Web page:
I took it home and disassembled it. Upon close inspection, I noticed the extractor was ever so slightly chipped. Also, the recess cut into the barrel was a little shallow so when the bolt closed all the way, the extractor was pulled away from making strong contact with the cartridge rim. This is not good considering this is a new piece of gear.
I considered calling CMMG and complaining, but figured it was not worth the hassle. I opened it up and punched out the extractor roll pin. I then using my bench grinder and files to carefully reshaped the extractor. I also had to grind a small bit from the surface where it contacts the bolt so that the now-smaller extractor would sit in the correct place.
Also, I took a file to the barrel extractor recess and shaved off just a bit so the extractor could bite the cartridge rim easily.
I deburred the rails while I had it apart too. All in all it took about an hour. It was a pain on a new piece of equipment, but easier then dealing with warranty or ordering parts. If you are less mechanically adept then I, Black Dog Machine sells extractors and firing pins too.
Extraction and ejection has been flawless with the reground extractor.
March 18th, 2009 02:46 PM
Great writeup! I just got one of these but the AR that it's supposed to go with hasn't arrived yet, so I haven't had a chance to test it out. I've read about Aguila SSS 60 grain 22LR performing better in these kits because it's designed for 1/9 twist rate, whereas the lighter 40 grain rounds like 1/16 twist. If you have a chance to fire any I'd love to hear whether it's more accurate.
Also great pictures - must have a nice camera.
March 18th, 2009 09:22 PM
Thanks for taking the time to put together a thorough review. I've been thinking about the cost of a conversion vs. purchasing the SIG 522 rifle they're coming out with this summer. )
March 18th, 2009 09:29 PM
As has been said "Great Review" and thanks, I belive you have answered my concerns and will be ordered too. Also let us know about the 60 grain if you test before we do...once again Thanks!!!
"Eternity is Too Long to be Wrong"
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March 18th, 2009 10:21 PM
I will try to get my hands on some of the 60 grain Agulia for testing. I see Cabela's has them, but they are $50 for 500!!! Ouch!
Originally Posted by dnowell
Cabela's -- Aguila .22 LR Sniper Subsonic 60-gr. Ammunition with Dry Box
I have not seen any key-hole-ing or other evidence of an poorly stabilized bullet in my 100 yard targets. One day, if someone has a chronograph at the range, I will ask if we can run a few rounds through it to get some speeds. I have a 16 inch chrome lined 1/7 twist barrel.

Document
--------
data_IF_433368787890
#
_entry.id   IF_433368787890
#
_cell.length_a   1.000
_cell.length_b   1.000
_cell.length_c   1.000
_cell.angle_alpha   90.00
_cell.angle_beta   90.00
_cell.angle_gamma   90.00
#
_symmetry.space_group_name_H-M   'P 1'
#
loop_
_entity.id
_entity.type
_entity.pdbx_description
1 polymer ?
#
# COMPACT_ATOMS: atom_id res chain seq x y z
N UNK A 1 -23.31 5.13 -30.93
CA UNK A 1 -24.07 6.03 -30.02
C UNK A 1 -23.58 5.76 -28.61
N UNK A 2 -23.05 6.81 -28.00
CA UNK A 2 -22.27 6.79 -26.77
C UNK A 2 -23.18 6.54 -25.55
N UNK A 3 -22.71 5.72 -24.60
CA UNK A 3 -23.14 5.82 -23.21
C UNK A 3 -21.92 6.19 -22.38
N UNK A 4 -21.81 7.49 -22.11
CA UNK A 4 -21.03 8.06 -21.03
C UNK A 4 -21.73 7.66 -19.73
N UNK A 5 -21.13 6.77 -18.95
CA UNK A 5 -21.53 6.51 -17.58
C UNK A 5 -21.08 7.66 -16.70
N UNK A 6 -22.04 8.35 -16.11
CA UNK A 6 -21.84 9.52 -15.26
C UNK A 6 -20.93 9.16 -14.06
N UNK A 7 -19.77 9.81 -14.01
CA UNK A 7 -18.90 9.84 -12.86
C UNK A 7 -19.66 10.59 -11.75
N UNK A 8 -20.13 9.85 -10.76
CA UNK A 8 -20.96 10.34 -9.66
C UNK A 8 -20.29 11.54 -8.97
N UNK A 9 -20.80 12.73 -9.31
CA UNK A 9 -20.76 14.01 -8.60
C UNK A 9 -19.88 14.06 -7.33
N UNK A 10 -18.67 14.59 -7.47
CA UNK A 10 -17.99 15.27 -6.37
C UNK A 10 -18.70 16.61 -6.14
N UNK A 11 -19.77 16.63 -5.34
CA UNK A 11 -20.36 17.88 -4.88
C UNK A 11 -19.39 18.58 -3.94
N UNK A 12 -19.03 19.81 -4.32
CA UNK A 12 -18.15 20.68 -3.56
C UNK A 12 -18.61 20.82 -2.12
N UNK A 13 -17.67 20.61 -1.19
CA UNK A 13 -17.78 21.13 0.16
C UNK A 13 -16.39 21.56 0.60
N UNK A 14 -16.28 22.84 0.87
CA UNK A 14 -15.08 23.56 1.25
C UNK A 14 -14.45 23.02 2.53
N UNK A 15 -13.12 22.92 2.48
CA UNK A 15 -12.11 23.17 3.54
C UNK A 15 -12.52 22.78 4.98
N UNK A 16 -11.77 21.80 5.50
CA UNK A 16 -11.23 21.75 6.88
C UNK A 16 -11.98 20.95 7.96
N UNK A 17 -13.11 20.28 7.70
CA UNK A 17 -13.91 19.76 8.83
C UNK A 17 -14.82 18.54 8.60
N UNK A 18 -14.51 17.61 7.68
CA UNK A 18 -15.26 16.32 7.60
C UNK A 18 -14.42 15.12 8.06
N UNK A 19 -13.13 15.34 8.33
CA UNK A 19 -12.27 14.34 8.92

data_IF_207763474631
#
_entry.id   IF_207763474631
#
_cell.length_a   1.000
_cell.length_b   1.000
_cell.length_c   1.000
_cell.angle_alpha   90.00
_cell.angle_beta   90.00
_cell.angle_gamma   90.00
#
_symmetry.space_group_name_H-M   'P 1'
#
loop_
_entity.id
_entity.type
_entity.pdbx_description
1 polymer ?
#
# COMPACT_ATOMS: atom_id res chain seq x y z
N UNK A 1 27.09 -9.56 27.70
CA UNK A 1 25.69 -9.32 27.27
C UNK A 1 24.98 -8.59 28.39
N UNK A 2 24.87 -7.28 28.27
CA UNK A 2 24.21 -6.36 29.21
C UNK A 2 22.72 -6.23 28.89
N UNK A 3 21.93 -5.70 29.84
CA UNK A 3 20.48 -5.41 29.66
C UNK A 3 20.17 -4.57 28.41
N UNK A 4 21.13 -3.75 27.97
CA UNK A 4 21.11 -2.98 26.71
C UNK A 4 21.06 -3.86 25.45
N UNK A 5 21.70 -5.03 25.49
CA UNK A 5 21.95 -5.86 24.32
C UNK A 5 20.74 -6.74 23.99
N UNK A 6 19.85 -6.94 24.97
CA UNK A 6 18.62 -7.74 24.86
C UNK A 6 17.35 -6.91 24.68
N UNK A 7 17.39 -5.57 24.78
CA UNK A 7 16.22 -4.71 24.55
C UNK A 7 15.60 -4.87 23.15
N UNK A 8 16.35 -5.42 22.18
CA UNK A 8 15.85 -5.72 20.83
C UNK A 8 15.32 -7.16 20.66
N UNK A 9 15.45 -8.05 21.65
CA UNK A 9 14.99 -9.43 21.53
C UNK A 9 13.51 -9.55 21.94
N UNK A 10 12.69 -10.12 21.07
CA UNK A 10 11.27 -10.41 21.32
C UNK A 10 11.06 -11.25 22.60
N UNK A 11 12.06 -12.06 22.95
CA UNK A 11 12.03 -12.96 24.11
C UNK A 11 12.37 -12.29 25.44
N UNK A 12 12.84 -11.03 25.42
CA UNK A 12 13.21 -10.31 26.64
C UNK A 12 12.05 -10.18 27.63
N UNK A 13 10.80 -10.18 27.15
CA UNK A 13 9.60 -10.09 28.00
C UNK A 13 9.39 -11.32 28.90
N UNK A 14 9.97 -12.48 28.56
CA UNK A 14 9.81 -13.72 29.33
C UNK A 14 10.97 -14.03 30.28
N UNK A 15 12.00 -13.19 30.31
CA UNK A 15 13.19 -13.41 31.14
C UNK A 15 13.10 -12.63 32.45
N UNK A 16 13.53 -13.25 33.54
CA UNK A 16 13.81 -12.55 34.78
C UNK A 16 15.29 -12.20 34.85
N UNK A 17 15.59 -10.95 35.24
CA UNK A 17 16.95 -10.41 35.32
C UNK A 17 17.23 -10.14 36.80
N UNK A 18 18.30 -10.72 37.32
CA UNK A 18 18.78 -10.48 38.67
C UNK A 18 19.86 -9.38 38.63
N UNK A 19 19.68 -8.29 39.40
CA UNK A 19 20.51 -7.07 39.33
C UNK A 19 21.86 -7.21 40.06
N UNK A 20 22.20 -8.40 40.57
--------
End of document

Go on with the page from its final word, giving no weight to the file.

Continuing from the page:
As I said earlier, accurate enough.
My real concern is if this thing is going to have any long term reliability ejection or short stroke/cocking issues. Only time will tell.
March 22nd, 2009 09:45 PM
So I went to Cabela's yesterday and bought various .22lr and made it to the range this morning. I am mostly interested to see how reliably they cycle the gun so I shot 100 rounds each (except only 10 shots for the 60 grain Agulia $$$), but I will post accuracy as well (all shot from 25 yards, from sandbags, LMT Defender M-4, 1/7, with CMMG .22lr conversion, iron sights)
Winchester Wildcat: 40 grain. 2 failures to fire! There were heavy dents in the cartridge rim, but no ignition. No cycling or ejection issues. 3 inches for 10 shot group.
Federal Bulk from Walmart (red box): 36 grain. Muzzle report and recoil noticeably different from round to round. 3 short stroke issues where the hammer was not cocked. I would fire, hear and feel a reduced recoil and not be able to fire again. Looking into the ejection port, I could see the hammer resting against the bolt. I couldn't put the safety on as the hammer was not cocked. No ejection or failure to fire issues. 3 inch 10 shot group.
Federal Bulk from Cabela's (Champion, blue box): 36 grain, but slightly higher velocity then the Red box Federal Bulk. Report and recoil were much more consistent and there were no FTF, no ejection, and no cocking issues. 2 inch 10 shot group.
Remington 22 Thunderbolt: 40 grain bullet. These had the strongest and most consistent recoil/report of any of the rounds. No FTF, no ejection issues, no short-stroking issues. 2 inch 10 shot group.
Aguila: 60 grain monster .22lr round! These things are ugly and no one at the range had ever seen one. They have a .22 short cartridge with a monster bullet on it. I only fired 10 rounds, but there were no failure to fire, no ejection issues, no short stroking issues. They seemed to run the gun just fine. Point of impact was about an inch lower then the high velocity rounds (at 25 yards). After firing 10 rounds, I had to stop because the smoke it produced really irritated my eyes. I was wearing safety glasses, but there was acrid smelling smoke coming out. I wonder what sort of powder they put in them. It was not pleasant. Due to this and their high cost (10 cents each) I will probably not buy any more. 1.5 inch 10 shot group.